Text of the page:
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Senior Analyst comments on Ted Baker trading update

Camilla Rydzek
26 May 2022

In its latest trading update for the full year 2022 and Q1 2023, Ted Baker cites an "improved performance" across all of its channels and markets. Here Freetrade's Senior Analyst, Dan Lane, comments on the company's trading update.

Ted Baker: playing hard to get works

Sycamore might be feeling like a lovesick teen. Three attempts to woo Ted and now it can only watch as the retailer leaves the dance with someone else.

But it’s not the popular kid they’re walking away with, more a rom-com style fixer-upper.

It has been a race to snap up the firm because of what it could offer, not what it looks like now.

And a turnaround is sorely needed. It’s been an eye-popping fall from grace for the retailer over the past few years, long-term shareholders will know that all too well.

But it’s that plummeting valuation that means it could well be the latest in a string of takeovers of UK listed firms.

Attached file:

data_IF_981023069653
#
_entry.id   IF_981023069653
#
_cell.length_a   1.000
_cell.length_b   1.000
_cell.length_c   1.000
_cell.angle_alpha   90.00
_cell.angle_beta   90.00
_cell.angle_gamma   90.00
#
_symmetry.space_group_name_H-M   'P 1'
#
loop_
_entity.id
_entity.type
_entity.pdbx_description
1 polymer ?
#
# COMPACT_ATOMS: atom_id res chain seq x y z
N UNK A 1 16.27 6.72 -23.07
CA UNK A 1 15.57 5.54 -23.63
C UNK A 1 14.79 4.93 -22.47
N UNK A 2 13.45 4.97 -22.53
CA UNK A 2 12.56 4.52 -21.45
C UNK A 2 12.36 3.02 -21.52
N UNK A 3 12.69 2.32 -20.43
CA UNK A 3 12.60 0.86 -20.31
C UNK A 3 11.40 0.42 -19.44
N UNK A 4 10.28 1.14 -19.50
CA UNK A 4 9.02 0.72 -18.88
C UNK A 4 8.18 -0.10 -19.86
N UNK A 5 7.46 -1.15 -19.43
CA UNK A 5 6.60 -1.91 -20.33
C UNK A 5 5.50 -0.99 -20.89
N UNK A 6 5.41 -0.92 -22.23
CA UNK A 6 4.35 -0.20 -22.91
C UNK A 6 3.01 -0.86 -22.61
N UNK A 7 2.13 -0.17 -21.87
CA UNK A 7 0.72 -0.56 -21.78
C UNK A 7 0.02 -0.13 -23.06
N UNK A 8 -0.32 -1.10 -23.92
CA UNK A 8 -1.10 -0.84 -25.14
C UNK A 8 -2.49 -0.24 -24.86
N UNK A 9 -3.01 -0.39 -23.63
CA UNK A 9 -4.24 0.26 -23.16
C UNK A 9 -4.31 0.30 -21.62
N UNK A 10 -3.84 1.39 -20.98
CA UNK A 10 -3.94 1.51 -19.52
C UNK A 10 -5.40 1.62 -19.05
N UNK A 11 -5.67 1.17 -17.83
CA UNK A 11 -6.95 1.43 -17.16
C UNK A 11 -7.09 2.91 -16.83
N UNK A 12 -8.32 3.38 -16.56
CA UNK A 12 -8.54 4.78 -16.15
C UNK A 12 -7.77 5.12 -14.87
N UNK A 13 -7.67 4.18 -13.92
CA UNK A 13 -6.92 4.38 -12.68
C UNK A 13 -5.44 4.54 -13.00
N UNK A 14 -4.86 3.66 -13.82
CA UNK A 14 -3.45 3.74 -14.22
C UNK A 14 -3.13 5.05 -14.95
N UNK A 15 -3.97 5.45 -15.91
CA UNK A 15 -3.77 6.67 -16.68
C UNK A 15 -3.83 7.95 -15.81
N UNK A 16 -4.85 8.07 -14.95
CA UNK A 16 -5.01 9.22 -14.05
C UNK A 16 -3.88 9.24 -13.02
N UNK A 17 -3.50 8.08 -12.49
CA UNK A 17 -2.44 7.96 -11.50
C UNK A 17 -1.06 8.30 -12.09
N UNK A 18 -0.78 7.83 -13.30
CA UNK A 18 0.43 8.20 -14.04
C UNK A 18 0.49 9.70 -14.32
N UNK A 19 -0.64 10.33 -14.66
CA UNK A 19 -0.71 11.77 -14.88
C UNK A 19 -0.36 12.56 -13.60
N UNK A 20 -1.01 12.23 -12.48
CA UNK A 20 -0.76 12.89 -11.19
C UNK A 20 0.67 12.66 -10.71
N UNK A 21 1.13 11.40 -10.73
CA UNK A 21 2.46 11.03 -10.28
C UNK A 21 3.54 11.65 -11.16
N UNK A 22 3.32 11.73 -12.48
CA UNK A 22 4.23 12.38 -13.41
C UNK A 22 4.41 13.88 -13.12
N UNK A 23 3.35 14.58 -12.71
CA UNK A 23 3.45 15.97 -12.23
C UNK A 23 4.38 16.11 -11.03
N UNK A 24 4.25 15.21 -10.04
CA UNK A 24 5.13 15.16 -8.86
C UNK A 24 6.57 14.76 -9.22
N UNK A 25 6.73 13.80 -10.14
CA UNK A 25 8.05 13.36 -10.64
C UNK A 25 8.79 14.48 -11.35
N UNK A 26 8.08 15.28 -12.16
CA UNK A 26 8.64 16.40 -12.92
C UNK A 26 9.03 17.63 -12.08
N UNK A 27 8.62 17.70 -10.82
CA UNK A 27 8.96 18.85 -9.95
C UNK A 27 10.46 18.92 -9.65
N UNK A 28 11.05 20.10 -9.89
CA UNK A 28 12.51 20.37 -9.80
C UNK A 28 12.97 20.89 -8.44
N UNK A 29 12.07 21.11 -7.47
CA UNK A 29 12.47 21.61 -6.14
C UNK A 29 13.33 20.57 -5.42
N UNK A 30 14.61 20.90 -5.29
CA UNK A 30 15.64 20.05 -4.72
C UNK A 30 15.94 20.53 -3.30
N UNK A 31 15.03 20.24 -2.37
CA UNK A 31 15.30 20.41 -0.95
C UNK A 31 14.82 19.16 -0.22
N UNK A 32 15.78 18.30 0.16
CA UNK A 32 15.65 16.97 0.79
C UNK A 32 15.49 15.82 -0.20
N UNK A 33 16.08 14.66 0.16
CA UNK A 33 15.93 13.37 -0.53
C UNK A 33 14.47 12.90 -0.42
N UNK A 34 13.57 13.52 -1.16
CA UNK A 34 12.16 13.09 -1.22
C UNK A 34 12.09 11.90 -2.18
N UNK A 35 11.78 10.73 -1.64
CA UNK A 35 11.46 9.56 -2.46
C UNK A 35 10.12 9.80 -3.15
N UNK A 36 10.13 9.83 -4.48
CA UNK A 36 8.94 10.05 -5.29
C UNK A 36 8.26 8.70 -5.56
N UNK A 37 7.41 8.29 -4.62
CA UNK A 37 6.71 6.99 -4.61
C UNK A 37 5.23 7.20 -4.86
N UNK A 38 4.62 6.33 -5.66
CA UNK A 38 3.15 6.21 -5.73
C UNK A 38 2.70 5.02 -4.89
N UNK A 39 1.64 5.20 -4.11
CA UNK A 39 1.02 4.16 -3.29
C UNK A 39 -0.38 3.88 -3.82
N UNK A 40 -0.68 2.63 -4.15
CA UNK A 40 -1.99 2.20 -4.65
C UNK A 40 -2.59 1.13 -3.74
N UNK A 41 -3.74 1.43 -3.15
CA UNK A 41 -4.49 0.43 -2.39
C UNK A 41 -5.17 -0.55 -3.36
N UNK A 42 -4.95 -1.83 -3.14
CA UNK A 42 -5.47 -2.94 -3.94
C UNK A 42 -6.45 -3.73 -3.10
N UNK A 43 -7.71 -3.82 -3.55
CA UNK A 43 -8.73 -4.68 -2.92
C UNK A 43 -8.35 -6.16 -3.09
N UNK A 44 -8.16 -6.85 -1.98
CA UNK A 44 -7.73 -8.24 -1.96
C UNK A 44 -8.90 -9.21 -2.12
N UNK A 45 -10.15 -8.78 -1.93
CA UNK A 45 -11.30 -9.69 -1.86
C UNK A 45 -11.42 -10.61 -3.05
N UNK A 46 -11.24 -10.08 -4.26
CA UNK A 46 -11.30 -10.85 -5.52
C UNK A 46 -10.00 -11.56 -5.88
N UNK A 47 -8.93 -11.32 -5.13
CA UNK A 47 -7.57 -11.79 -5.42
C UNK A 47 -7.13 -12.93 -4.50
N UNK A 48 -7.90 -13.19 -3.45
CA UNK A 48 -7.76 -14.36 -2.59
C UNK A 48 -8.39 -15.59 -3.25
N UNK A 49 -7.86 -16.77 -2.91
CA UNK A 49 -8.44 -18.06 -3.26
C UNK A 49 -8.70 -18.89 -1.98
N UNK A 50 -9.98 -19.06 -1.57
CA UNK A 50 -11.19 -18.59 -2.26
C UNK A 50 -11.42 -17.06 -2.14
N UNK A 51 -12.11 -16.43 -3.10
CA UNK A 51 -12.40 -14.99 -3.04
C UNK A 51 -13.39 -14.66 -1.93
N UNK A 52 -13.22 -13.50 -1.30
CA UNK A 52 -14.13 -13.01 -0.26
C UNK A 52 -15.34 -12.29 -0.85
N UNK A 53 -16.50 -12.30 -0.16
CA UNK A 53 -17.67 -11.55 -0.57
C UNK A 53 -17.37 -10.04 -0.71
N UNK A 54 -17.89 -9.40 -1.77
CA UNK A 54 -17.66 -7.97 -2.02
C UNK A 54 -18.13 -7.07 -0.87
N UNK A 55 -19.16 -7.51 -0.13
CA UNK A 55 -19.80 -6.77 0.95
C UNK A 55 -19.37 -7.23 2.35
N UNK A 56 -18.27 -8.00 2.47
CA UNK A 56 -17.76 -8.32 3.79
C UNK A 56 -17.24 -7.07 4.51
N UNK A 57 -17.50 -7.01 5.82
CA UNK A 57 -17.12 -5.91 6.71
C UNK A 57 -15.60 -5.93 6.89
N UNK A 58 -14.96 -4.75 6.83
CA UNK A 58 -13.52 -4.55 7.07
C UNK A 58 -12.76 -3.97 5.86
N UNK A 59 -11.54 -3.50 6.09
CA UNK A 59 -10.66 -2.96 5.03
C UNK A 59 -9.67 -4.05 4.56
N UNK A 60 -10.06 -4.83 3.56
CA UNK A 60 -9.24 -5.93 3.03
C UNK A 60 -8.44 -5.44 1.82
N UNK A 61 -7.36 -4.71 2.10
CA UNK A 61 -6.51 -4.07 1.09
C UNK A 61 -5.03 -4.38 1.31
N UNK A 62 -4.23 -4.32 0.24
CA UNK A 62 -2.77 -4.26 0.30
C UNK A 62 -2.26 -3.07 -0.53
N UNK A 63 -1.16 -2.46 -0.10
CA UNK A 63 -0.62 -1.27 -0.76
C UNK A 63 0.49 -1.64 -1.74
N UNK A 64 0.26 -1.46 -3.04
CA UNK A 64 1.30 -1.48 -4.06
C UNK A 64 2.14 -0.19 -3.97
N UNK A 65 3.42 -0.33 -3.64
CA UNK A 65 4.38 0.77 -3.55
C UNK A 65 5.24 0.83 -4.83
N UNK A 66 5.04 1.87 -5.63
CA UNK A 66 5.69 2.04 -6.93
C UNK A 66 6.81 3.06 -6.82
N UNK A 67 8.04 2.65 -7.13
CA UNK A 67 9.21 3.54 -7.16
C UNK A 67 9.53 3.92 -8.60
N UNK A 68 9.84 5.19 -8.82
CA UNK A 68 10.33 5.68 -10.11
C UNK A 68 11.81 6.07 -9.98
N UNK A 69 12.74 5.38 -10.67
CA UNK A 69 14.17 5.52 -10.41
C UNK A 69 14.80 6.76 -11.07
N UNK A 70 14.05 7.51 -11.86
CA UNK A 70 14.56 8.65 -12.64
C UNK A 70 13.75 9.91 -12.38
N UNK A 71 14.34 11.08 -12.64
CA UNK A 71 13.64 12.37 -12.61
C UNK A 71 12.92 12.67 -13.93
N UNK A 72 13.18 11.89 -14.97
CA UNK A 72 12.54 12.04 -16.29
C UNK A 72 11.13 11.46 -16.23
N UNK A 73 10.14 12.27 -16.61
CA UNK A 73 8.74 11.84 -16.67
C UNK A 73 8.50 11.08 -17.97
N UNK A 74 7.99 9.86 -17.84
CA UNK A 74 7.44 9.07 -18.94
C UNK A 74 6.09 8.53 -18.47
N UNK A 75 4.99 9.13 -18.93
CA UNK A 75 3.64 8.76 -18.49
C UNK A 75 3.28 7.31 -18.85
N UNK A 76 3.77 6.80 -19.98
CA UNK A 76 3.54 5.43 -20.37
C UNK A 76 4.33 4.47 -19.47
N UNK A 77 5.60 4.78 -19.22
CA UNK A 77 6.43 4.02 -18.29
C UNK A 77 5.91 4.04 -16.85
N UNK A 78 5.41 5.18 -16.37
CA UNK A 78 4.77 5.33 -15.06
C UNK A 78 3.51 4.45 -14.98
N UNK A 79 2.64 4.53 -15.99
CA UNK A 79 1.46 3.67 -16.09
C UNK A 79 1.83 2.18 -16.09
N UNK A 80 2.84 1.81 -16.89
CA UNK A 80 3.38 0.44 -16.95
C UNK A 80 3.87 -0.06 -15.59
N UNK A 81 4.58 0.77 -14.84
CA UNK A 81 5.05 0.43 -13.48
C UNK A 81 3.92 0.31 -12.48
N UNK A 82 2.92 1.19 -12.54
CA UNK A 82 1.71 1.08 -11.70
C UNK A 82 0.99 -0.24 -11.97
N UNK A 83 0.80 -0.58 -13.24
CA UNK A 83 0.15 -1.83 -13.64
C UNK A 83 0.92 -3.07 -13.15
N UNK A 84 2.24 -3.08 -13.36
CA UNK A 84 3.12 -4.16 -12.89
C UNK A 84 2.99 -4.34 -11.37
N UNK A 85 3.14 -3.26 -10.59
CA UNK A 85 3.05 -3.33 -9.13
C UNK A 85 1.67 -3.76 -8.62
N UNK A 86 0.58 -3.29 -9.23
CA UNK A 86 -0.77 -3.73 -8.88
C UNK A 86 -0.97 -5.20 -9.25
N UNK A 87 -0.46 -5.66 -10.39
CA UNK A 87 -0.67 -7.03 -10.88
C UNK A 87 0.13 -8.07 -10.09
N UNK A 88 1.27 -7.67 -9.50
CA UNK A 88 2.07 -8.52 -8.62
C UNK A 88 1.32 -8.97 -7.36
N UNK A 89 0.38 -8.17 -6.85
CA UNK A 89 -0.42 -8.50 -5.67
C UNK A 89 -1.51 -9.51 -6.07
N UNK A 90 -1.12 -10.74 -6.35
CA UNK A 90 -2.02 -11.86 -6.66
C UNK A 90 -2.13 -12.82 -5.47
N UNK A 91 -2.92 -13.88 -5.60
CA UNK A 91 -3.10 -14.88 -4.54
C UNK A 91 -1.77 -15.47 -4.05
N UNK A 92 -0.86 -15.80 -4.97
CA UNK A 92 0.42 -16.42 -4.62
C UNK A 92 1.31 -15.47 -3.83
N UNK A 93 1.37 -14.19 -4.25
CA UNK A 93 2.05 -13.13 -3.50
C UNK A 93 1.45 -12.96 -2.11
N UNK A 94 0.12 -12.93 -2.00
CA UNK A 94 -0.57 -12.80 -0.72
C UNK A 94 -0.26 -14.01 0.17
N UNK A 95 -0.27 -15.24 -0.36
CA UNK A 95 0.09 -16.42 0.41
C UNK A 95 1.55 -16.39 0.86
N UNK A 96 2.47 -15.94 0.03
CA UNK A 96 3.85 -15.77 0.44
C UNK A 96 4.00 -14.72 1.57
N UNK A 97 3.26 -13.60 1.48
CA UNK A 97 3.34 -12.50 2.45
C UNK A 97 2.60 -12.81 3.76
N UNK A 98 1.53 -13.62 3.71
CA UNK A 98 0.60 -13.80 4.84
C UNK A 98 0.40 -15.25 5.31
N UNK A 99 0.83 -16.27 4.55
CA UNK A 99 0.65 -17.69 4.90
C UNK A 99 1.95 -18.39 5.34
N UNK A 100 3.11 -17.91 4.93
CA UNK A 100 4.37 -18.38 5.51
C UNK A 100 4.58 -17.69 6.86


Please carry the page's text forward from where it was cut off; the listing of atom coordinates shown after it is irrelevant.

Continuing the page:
The good thing is that the internal problems of alleged inappropriate behaviour and a sluggish move to online services either have been, or are being, addressed.

Ted’s still not there and the transformation programme might need fine tuning, especially with shoppers to-ing and fro-ing over whether they want to get back in store or stick to the web.

But that’s what a buyer wants, opportunity. If it was all working like clockwork, the valuation would almost certainly be higher.

Covid’s fading, inflation’s still here

The aggressive promotions and discounts we saw over lockdown are gone but there’s a new challenge in the form of a customer likely to pull in the purse strings.

Ted sits in a kind of ‘premium high street’ category, not luxury but culturally a step up from the likes of Next and River Island.

Its aspirational allure has to contend with a hike in the cost of living now though. And whereas those same shoppers might look for cheaper alternatives, Ted is unlikely to get shoppers trading down from true luxury brands like Burberry. There was a time when they might have but, in the time since Ted has put itself through the reputational wringer, fashion has moved on.

Shoppers are willing to go off-piste and explore online-first options rather than scour the ubiquitous department store concession stands.

The worry is it’ll be caught in no man’s land, with the ASOS and Shein fans sticking to fast fashion and mid-tier brands like Ted watching customers join them.

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